One million young families face fuel poverty in 2023

Over one million young families in England will be in fuel poverty by spring, according to new figures shared with The Independent.

The number of families with children under five who are living in fuel poverty will rise from 860,000 to 1,050,000 when changes announced in the autumn Budget kick in from April, the End Fuel Poverty Coalition of charities has estimated.

Gas and electricity bills are set to soar again after chancellor Jeremy Hunt revealed that the energy price guarantee would rise on 1 April, pushing up average annual costs from £2,100 to £3,000.

The coalition, whose members include Save the Children and the Joseph Rowntree Foundation, warned of a health-damaging “humanitarian crisis” if a growing number of families are forced to turn off their heating.

Parents have told The Independent about the terrible choices they already face between heating or eating, while charity leaders said a growing number of children are going to school both cold and hungry.

“Every day I have parents coming in saying they haven’t been able to put the heating on for days,” said William McGranaghan, manager of the Dad’s House crisis charity. “Their kids are sitting at home in jackets, going without hot meals – it’s soul-destroying.”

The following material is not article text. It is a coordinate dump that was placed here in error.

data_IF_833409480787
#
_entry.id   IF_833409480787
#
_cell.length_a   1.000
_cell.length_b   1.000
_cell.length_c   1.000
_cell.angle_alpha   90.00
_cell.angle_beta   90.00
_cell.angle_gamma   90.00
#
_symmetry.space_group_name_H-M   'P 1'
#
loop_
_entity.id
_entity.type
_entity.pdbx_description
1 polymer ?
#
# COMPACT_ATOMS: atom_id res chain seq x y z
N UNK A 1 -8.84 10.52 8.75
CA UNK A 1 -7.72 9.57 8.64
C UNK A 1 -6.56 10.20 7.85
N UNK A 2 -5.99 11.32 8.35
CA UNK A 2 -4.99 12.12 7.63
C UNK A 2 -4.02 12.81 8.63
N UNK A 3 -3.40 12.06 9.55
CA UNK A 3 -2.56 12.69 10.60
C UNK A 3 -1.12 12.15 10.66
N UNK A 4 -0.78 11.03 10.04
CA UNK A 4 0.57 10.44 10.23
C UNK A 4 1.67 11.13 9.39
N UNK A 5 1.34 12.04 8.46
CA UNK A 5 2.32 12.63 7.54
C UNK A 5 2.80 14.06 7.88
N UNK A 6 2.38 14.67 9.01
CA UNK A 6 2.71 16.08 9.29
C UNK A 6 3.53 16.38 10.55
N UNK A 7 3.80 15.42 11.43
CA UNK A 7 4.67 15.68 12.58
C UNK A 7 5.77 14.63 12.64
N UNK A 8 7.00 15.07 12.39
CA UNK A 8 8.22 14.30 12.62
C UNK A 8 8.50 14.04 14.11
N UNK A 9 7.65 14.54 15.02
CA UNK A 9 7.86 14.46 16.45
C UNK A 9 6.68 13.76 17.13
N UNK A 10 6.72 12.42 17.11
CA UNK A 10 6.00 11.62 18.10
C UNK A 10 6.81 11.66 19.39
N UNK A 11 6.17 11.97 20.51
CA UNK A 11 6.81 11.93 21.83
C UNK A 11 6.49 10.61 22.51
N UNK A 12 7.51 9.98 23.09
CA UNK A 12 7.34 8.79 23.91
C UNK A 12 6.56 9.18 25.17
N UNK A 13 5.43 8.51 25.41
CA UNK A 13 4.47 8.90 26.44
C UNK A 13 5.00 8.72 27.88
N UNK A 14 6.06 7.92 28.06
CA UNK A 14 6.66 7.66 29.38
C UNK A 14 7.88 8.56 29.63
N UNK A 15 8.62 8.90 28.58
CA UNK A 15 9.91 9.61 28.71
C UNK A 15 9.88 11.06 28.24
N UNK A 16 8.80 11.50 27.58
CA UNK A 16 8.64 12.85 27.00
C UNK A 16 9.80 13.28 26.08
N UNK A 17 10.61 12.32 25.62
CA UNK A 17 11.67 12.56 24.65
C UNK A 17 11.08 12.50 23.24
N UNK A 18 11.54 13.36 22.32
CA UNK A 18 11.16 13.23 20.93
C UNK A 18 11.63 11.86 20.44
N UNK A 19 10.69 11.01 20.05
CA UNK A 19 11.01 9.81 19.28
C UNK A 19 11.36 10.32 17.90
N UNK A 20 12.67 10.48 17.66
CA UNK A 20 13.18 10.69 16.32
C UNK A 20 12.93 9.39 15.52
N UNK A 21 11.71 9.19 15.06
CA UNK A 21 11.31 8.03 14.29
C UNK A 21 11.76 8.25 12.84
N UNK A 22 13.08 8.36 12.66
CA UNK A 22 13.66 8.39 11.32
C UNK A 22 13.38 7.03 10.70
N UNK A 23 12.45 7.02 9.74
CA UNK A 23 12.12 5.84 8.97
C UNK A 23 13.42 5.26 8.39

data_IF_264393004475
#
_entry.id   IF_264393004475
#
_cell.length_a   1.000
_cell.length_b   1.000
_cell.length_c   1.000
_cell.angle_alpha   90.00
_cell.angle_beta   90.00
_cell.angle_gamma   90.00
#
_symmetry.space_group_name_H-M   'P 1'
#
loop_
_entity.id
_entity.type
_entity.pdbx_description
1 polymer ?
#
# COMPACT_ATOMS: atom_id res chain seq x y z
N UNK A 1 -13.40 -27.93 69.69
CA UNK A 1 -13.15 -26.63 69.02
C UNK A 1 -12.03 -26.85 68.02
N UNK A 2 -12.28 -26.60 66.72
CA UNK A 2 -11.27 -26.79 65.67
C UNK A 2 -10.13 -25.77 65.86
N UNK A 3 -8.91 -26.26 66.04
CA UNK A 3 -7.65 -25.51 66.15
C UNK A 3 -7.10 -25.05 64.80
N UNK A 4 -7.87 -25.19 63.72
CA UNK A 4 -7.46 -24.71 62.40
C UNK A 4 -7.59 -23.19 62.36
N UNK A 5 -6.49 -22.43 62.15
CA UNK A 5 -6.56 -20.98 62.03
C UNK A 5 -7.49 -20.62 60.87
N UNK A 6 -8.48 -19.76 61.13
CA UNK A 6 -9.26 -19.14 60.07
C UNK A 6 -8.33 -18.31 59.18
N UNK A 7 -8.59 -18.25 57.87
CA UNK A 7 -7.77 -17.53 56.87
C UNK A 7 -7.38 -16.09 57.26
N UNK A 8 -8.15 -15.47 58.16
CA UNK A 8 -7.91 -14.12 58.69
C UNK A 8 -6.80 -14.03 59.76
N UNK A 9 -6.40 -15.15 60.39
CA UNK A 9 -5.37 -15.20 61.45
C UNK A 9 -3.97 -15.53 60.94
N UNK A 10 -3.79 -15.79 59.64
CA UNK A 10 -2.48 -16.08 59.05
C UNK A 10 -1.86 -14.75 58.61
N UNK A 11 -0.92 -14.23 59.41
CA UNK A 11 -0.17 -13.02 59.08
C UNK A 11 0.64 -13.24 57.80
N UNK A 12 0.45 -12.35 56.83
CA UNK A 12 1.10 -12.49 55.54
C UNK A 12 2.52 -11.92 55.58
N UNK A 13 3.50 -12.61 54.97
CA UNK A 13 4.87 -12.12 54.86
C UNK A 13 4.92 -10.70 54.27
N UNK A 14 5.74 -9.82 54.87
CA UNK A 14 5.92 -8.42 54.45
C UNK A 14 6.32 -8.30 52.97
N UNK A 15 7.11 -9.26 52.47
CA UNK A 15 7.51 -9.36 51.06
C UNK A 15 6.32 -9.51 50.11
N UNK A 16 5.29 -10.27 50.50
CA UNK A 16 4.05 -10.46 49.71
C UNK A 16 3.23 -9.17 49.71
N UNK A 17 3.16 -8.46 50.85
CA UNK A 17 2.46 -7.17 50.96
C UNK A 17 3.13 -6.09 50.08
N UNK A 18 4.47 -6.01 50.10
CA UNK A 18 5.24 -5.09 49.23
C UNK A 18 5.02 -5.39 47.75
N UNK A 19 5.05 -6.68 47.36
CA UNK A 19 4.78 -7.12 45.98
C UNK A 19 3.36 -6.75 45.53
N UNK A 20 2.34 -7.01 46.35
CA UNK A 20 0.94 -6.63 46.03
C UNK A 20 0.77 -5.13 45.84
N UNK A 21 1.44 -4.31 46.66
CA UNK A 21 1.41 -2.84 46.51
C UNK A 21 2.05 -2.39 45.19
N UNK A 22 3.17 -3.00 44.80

The proportion of families in England with young children (0 – 4 years old) who are in fuel poverty will rise from 35 per cent to 42 per cent from 1 April, the coalition said.

A household is defined as being in fuel poverty if the amount required to heat their home pushes them below the official poverty line, less than 60 per cent of the UK’s median income.

The coalition found that almost 200,000 additional families with young children will be pushed below this line from April, based on an analysis of the predicted energy price rise, targeted government support and official demographic statistics.

Simon Francis, coordinator at the End Fuel Poverty Coalition, said the “suffering” many already face this winter would get worse when prices rise again in April 2023.